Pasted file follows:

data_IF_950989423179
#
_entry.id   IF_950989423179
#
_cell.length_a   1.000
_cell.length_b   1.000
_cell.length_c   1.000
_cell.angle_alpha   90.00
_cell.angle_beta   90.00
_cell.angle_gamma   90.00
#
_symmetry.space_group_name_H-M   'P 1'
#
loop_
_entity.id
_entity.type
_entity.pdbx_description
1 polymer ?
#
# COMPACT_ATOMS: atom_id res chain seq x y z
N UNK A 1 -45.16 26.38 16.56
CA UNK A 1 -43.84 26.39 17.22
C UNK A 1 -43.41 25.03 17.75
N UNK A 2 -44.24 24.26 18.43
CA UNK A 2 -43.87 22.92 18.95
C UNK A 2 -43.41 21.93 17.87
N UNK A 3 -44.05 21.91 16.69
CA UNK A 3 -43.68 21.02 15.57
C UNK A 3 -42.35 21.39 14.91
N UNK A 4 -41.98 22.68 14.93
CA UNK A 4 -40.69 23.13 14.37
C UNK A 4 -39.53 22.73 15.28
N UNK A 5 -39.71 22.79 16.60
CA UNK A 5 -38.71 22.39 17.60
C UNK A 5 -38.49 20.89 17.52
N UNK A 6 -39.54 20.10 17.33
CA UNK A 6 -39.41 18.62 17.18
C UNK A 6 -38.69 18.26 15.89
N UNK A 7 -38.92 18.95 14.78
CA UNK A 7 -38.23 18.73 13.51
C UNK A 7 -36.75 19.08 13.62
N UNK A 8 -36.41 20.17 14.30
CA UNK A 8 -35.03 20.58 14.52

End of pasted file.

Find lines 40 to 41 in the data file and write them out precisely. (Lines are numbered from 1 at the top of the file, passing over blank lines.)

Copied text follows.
CA UNK A 7 -38.23 18.73 13.51
C UNK A 7 -36.75 19.08 13.62